Bad Trees Newsletter
Arizona ash is a short-lived, heavy water using tree with destructive roots, is subject to several insect and disease problems, will suffer freeze damage and doesn’t live very long.
Austree is a short-lived willow hybrid that is basically mail-order disaster. It may be a worse choice than fruitless mulberry.
Bois d arc is a very interesting tree but is quite course, messy and tends to fall apart. Also has some pretty nasty thorns.
Chinaberry has attractive, reddish bark and fragrant, colorful flowers but is very invasive. It’s one of the prettier crummy trees.
Chinese tallow freezes back in hard winters and has lots of insect and disease problems. It does have a lot of color through the year but is not a good long term tree.
Cottonwood trees are stately and beautiful when healthy but are a bad investment. They are short-lived, have brittle wood, are subject to wind damage, insects, especially borers and the female plants produce messy cotton that clogs air conditioners. Cottonwood does well in its natural environments of river valleys.
Fruitless mulberry is the most overused junk tree of all. It is super ugly, shades the ground too heavily, uses too much water and is the target for several insects and diseases. Its root system is highly destructive to lawns, walks, driveways and pipes. It is also short-lived. Other than that, it’s a great tree!
Hackberry is short lived and fraught with insects and diseases. This problematic tree does provide shade and berries to feed the birds - but that’s not enough. Protect if you have some providing a benefit, but don’t plant any more.
Honeylocust continues to be used by some people but borers love it, and it just never seems to be healthy. It also has extremely vicious thorns. It has good fall color but it really needs to be in the completely useless category because of the obnoxious and dangerous thorns.
Hybrid maples such as October Glory and Autumn Blaze (Acer rubrum hybrids) are manmade failures in my opinion. They are susceptible to insect pests and diseases, as well as chlorosis in higher pH soils. Their thin bark is also highly susceptible to sun scald. They are also short lived.
Italian cypress trees are prone to freeze damage, insect problems and diseases. They are wonderfully dark green and dramatically vertical but usually not worth the trouble in most of the country.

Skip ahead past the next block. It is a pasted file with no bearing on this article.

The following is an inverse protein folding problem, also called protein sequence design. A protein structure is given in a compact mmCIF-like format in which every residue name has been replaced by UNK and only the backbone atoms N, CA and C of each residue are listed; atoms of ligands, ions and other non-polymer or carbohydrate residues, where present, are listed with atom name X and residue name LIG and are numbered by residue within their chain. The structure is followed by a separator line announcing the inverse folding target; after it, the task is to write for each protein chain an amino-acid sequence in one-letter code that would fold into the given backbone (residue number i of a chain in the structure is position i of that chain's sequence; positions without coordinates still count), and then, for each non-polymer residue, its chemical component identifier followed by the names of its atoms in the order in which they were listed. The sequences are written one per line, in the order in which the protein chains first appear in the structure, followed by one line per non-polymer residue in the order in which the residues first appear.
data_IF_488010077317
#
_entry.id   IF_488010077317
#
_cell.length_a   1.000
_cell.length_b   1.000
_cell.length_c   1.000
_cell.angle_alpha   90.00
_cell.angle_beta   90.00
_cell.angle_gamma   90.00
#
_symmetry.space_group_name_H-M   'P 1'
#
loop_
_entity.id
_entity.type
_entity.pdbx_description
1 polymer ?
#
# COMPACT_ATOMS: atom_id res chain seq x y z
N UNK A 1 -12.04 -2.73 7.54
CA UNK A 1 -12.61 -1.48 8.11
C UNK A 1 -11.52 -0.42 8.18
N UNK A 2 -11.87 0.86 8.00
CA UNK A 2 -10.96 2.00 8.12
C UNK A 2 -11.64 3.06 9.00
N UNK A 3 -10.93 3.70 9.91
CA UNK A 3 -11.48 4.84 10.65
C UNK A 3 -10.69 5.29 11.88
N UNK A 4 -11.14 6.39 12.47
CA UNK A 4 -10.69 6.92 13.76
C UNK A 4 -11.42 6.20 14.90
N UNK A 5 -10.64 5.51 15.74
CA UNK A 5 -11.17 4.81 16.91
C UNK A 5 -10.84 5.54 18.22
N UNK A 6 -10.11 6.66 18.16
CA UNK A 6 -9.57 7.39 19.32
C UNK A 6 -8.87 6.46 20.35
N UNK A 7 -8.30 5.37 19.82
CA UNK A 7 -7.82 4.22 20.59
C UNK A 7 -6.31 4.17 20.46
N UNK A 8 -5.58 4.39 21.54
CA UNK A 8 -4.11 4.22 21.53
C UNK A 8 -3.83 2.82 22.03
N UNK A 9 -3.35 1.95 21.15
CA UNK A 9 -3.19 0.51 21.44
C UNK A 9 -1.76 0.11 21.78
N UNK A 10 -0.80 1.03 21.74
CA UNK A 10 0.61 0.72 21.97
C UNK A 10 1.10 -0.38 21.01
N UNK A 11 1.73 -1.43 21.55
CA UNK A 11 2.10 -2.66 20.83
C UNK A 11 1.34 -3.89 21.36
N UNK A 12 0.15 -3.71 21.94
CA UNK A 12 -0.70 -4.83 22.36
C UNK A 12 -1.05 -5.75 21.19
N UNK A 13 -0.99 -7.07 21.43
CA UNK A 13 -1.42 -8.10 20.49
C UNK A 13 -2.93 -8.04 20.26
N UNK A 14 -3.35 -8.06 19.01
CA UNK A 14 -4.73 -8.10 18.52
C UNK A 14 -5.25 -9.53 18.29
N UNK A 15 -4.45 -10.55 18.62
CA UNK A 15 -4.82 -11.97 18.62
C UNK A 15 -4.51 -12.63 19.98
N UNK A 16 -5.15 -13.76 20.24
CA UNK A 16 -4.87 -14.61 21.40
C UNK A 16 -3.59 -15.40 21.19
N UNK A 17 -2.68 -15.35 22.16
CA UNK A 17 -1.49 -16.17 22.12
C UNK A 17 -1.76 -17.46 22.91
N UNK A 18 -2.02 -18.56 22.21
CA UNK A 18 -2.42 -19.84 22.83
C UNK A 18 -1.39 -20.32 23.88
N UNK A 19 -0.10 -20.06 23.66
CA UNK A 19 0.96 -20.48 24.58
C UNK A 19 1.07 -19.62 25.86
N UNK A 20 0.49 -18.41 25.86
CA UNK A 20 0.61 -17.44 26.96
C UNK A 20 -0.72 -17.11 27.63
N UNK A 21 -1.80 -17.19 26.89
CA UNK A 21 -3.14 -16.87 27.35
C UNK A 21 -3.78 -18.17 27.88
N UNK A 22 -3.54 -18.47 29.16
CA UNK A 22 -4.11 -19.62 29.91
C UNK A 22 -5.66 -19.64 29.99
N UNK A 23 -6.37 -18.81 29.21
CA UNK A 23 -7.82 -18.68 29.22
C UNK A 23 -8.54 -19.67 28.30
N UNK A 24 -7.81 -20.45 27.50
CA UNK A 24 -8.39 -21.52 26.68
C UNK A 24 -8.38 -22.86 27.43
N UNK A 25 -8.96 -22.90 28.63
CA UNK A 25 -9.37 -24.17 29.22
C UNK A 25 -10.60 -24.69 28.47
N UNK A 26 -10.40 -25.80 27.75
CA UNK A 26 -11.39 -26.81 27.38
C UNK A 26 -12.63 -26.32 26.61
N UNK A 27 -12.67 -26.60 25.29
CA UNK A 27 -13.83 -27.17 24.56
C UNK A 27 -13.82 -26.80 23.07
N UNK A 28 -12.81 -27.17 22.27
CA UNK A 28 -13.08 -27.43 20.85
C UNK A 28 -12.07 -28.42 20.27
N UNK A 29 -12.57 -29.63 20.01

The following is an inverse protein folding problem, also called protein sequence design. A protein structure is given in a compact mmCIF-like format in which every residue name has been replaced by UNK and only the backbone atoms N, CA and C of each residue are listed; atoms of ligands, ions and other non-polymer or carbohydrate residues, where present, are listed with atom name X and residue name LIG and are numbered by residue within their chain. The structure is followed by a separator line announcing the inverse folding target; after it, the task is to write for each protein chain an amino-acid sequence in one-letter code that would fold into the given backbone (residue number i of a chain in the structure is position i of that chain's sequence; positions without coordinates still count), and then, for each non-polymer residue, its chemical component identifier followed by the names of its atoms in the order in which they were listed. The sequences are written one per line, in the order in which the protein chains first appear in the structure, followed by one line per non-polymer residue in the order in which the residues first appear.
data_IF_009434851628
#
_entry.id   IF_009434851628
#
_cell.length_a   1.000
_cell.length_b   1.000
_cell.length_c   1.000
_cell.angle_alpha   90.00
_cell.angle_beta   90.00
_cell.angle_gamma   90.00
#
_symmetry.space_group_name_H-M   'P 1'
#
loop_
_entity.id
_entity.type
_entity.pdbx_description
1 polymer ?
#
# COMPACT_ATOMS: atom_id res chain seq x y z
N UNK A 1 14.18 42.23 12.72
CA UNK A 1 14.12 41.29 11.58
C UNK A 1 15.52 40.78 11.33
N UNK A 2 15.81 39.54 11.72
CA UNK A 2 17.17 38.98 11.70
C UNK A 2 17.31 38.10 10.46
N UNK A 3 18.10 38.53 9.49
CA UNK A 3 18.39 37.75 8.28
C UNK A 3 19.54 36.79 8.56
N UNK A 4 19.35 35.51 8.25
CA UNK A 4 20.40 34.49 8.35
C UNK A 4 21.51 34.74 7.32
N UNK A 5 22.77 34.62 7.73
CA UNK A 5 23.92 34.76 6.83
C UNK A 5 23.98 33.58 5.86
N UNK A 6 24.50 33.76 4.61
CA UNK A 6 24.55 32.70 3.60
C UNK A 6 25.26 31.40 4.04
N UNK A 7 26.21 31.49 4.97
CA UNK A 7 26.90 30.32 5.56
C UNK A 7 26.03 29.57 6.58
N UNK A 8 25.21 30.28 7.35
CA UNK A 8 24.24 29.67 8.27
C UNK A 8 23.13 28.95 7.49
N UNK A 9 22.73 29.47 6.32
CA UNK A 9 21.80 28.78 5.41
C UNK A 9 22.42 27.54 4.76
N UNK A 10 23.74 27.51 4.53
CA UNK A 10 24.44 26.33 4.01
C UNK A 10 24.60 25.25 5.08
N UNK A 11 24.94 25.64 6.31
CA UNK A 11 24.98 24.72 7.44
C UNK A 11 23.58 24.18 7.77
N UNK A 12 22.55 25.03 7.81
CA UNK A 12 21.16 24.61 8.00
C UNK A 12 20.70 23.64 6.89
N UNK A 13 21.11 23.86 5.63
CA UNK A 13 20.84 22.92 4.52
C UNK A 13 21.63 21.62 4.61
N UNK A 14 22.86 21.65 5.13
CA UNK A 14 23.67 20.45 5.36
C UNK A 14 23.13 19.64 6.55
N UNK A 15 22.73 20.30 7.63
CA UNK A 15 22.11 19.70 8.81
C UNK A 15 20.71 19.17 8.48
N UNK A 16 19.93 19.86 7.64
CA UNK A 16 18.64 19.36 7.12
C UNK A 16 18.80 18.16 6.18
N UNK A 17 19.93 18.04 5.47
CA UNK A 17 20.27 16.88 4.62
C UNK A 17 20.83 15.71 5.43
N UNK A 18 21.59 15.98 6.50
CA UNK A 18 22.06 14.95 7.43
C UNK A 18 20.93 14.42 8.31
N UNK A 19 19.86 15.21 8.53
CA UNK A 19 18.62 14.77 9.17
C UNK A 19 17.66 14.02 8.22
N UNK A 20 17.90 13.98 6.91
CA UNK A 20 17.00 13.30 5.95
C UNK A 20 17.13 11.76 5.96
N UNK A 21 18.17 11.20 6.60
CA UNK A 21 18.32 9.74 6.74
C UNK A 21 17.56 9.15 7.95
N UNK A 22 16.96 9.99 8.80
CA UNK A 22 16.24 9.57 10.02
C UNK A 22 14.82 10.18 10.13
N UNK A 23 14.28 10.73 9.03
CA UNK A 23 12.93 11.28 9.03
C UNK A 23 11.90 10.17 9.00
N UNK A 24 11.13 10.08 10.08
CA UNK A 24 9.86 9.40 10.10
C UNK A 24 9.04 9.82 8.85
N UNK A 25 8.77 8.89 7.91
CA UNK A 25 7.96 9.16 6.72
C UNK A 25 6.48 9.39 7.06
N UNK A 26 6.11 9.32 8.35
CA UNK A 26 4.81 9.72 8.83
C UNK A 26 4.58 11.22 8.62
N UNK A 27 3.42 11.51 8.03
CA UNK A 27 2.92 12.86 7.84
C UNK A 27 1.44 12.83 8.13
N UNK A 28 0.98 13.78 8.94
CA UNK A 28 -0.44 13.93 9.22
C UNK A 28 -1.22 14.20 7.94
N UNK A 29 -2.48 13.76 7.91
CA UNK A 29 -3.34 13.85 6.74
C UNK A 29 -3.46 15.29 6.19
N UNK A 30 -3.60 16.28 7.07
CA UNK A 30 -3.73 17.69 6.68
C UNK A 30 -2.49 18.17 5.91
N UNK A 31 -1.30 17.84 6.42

Lombardi poplar (Populus nigra) is a dog of a tree. It’s ugly even when healthy but usually isn’t healthy because of weak roots, brittle limbs and wood, borers and other insect pest as well as various diseases. Lombardi poplars have dramatic vertical structure.
Mimosa is another real dog. Although beautiful when healthy, it rarely is. The root system is ravenous and destructive, and the tree is highly vulnerable to insects and diseases.
Pin oak grows well in acidic, sandy soil but is a disaster in alkaline, clay soils. It cross breeds with other oaks and creates problems. Red oaks accidentally crossed with pin oak will always be yellow and sick in alkaline soils.
Siberian elm is the worst choice of all. It is incorrectly called Chinese elm. It has severe elm leaf beetle infestation every year and is susceptible to Dutch elm disease. Wind damage due to weak wood is also a problem.
Silver maple is a lousy, problematic tree. It is usually chlorotic (yellow from trace mineral deficiency), subject to insects and diseases, and has weak, brittle wood. Silver maple sometimes has pleasant foliage when young and nice fall color.
Silver poplar really does have pretty foliage that makes a pleasant sound in the wind, but it greatly problematic in its sucking from roots and becoming a big weed problem.
Sycamore trees are gorgeous when healthy, but disease problems are causing lots of problems. Bacterial leaf scorch is the primary culprit. Mexican sycamore is actually much better than our native American sycamore.
Tree of Heaven - Tree of heaven, star of the book - A Tree Grows in Brooklyn, is stately and dramatic but is extremely coarse and invasive.
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The Dirt Doctor